BC: As Matt points out, Hull's most dangerous assets can't play in the semi-final and Steve Bruce's side for once must deal with the pressure of expectation. It's therefore far from impossible to see United springing a surprise of sorts and reaching the final and the fact that they're maybe just too far out of a League 1 play-off spot while being safely clear of relegation means that their focus on this game will be absolute. However, I'll be cheering on Hull after they were stuck up by colleague Andy Schooler at 100/1 in his outright FA Cup preview. Some shout and one win away from paying out.

Tim Sherwood's reaction to his side's 'capitulation' during the 4-0 defeat at Chelsea raised a few eyebrows on Saturday. Was it a refreshing change to hear a Premier League manager publicly demand more of his players, or does it leave Spurs in a worrying position for the remainder of the season?

MB: It's a tricky situation for Sherwood as he, and everybody else, knows that his position as manager was effectively a stop-gap solution following the sacking of Andre Villas-Boas earlier in the campaign. Everything looked rosy when his side were ticking along nicely well within reach of fourth place but things have gone awry and, in parallel with AVB, his Spurs have suffered a couple of heavy, and seemingly damaging, defeats. Everyone likes to hear a bit of honesty post-match but his comments are unlikely to fire up the players one bit and instead they could be lucky to end up finishing above Manchester United and Everton in the Premier League table.

DT: A bizarre game followed by a rant that was telling not for its content but its tone. Sherwood had a point when criticising a group of players who gave up the moment things turned against them at Stamford Bridge, but his criticism was not that of a man about to give them a rollocking for it, but of one who knows there is nothing he can do about it. He will not be Tottenham manager next season. We know it, he knows it, the players know it. The 18-month contract fools no-one and Spurs have created a situation where they have a manager with neither the experience nor authority to arrest a worrying decline in performance level. It was ludicrous when Sherwood received high praise for some flattering Adebayor-inspired victories and it's equally true of criticism after a game that was going pretty much to plan for Spurs until first Jan Vertonghen and then Samuel Eto'o fell over. But he is a lame duck manager. The nature of the goals Spurs conceded at Stamford Bridge was fitting: they have been their own worst enemies all season, their season scuppered by self-inflicted wounds.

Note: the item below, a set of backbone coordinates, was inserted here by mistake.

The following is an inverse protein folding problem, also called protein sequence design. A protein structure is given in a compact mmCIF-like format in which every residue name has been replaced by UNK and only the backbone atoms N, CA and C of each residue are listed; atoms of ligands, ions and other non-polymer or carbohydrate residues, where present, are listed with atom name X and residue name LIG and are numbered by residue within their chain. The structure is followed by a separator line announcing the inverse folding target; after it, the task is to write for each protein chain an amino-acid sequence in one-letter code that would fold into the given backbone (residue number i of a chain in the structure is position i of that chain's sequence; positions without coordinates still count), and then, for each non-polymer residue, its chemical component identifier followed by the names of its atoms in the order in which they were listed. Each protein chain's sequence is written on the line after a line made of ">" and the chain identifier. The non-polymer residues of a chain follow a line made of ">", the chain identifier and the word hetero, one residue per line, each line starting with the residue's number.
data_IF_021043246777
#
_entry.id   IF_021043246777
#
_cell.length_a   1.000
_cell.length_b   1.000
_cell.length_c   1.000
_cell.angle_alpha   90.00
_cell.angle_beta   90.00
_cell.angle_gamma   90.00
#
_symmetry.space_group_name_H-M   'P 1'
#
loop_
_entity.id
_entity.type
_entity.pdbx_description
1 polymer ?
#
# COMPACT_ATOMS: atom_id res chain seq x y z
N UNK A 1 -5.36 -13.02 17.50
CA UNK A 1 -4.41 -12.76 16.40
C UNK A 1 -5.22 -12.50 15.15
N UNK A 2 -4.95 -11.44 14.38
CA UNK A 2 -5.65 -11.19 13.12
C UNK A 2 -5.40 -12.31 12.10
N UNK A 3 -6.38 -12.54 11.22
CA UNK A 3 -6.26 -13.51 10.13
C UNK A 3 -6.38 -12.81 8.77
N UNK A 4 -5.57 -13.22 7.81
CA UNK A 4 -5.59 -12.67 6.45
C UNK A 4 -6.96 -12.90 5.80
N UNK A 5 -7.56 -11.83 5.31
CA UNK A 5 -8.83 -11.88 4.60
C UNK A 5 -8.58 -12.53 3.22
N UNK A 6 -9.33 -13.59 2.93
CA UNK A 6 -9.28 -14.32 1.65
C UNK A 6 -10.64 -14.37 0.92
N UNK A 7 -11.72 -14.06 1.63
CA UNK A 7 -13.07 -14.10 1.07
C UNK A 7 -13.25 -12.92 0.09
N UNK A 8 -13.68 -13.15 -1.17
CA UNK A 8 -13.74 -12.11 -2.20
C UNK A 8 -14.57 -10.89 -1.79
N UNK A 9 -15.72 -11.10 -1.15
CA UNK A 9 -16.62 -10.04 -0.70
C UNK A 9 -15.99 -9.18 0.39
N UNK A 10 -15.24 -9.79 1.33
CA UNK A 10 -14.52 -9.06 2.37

BC: I felt a little sorry for Tim Sherwood because he seems like he's probably quite a nice man, who happens to work in a sport which can be not very nice at times. Football isn't alone here but to have a man in a job and everyone know he won't be next year but everyone pretend he will be next year is, well, less than ideal and it all came to a head on Sunday. Funnily enough, his reaction may mislead those who didn't watch the game as I actually felt Tottenham were doing very, very well until Vertonghen's moment of madness. Had that not happened, perhaps Chelsea wouldn't have won and perhaps Mourinho and not Sherwood would've been left to bemoan a lacklustre performance in an important game. Fine margins. Admittedly, Mourinho tends to get on the right side of such margins and it's that which helps explain his near flawless managerial career and Sherwood's already shambolic one.

After contrasting fortunes this weekend, what chance for Arsenal or Manchester City to overturn their daunting Champions League deficits this week?

MB: Arsenal will be hoping Bayern Munich become a little over-confident with their lead from the first game, as they appeared to do in the same competition when the Gunners came to town 12 months ago, but I don't see it happening on Pep Guardiola's watch. Barcelona suffered a weekend defeat at the hands of La Liga strugglers Real Valladolid so not everthing's A-ok in their camp. Perhaps Man City could ruffle a few feathers if getting on the scoresheet early on in Catalunya.

DT: Slim. Controversial, I know. City, perhaps, will have to try and draw inspiration from their own downfall against Wigan as well as Barcelona's stuttering form. If Pellegrini turns up appropriately attired and the stars align, maybe there could be a Nou Camp Miracle. Nah, not really. It's even harder to see Arsenal turning things round against Bayern. The German giants are steamrolling teams for fun this season and surely won't allow a repeat of last year's second-leg near-catastrophe against the Gunners. A painful midweek is on the cards for Arsenal, but after an FA Cup weekend that couldn't have gone better they are at least set to end that long-standing trophy drought. Surely. This time.

BC: Arsenal? None. City? None.